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“Lost” is easily the best show on television in at least a decade or so. If subsequent seasons hold up, it’s probably even well on its way to being one of the best shows in television history. That is unless they keep teasing us with unanswered questions about that damned hatch. The popularity of the show means of course that it’s being rushed right on to DVD. ABC, in their infinite wisdom, is releasing the DVD box set a little before the show’s second season begins, to give existing fans time to refresh their memory with the show’s complicated, interlocking plot, and to give newbies interested in figuring out what the heck this “Lost” thing is about a chance to do so before the next season commences. Whatever your reason for interest, start watching. This is a must have DVD set.
On the surface, the show sounds a lot like a scripted version of “Survivor”. A plane on its way from Australia to Los Angeles crashes on a remote, tropical island. There are 48 survivors scattered across a beach. There are wounded, there is screaming, and they desperately need help. They sit, expecting rescuers to arrive. Hours, days, then weeks. No one shows up. The group is forced to struggle to survive in desperate conditions. But then things get weird. It isn’t just hunger and thirst they’re facing. There’s something strange going on with the island. A polar bear springs from the brush; torrential rain starts and stops suddenly, in what can only be described as “end of the world type weather”. And there’s a creature, something huge out in the forest, toppling trees and killing the survivors.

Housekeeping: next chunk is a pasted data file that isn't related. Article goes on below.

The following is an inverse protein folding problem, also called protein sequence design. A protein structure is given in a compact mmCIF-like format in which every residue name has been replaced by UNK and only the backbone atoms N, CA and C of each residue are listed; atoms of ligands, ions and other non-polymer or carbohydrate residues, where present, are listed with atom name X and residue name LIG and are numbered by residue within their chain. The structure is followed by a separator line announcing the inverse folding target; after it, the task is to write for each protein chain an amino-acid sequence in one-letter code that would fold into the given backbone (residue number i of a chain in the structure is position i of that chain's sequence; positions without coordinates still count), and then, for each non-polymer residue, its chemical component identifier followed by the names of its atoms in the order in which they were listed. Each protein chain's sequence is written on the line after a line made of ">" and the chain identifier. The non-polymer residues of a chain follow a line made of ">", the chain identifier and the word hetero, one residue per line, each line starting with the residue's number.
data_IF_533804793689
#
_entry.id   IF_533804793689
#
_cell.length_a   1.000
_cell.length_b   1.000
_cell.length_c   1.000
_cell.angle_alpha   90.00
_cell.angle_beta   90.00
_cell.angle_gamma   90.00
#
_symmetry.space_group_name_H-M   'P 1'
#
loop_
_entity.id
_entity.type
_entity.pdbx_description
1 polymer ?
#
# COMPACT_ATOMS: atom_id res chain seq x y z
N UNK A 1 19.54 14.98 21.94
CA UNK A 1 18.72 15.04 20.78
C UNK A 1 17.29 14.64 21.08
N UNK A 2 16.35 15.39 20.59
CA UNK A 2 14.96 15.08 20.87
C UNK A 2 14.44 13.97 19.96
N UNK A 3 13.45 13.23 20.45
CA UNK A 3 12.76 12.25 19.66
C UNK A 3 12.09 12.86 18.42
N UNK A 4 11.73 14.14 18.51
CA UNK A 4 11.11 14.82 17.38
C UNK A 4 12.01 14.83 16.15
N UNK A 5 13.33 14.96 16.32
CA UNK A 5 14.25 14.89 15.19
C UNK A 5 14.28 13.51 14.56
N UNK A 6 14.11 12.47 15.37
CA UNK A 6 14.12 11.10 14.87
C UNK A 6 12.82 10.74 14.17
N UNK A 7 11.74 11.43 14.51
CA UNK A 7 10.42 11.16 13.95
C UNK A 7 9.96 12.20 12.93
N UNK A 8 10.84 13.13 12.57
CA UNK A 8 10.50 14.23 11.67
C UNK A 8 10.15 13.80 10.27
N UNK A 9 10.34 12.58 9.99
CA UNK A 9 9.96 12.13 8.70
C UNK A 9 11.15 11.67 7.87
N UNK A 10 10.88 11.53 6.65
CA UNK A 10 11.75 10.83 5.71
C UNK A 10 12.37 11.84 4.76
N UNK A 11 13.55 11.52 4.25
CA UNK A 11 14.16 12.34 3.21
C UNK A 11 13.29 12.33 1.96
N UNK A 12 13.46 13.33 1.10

However, this isn’t a show pushed by solely by mysterious, fantasy mumbo jumbo. It's character driven more than anything, with each episode focusing on a single survivor as it moves the plot of the group forward. Each character’s story is told through flashbacks to their life before the crash, integrated with the strange, daily battle for existence on a dangerous island. Throughout Season One we’re introduced to a wide variety of characters, all of whom turn out not to be the people we the audience, and the other members of the group might assume them to be.
The result is incredibly compelling television, a show carried as much by the slow reveal of its characters personalities as it is by the mysteries swirling in the plot around them. What’s really fun is how diverse the show’s cast of characters is. Some have leveled the complaint that the show’s actors are all too pretty, but if that’s true they aren’t all traditionally so. Sure, there’s the model quality Kate, played by extreme hottie Evangeline Lilly (Whom you may recognize from late night phone sex commercials… if only she’d actually been the person on the other end of the phone eh?), chick magnet nice guy doctor Jack, and bad boy muscle-man Sawyer, but the show has other more diverse people too. There’s Hurley, an overweight guy with a congenial personality and really really bad luck. There’s a father and son, Walt and Michael, who’ve just met and must grapple with building a relationship. There’s Locke, a bald older man living out this dreams of becoming a great hunter later in life. There’s Sun and Jin, a Korean married couple… who incidentally don’t speak English. The show even has an Iraqi solider, who fought in the Gulf War… no, not on the winning side.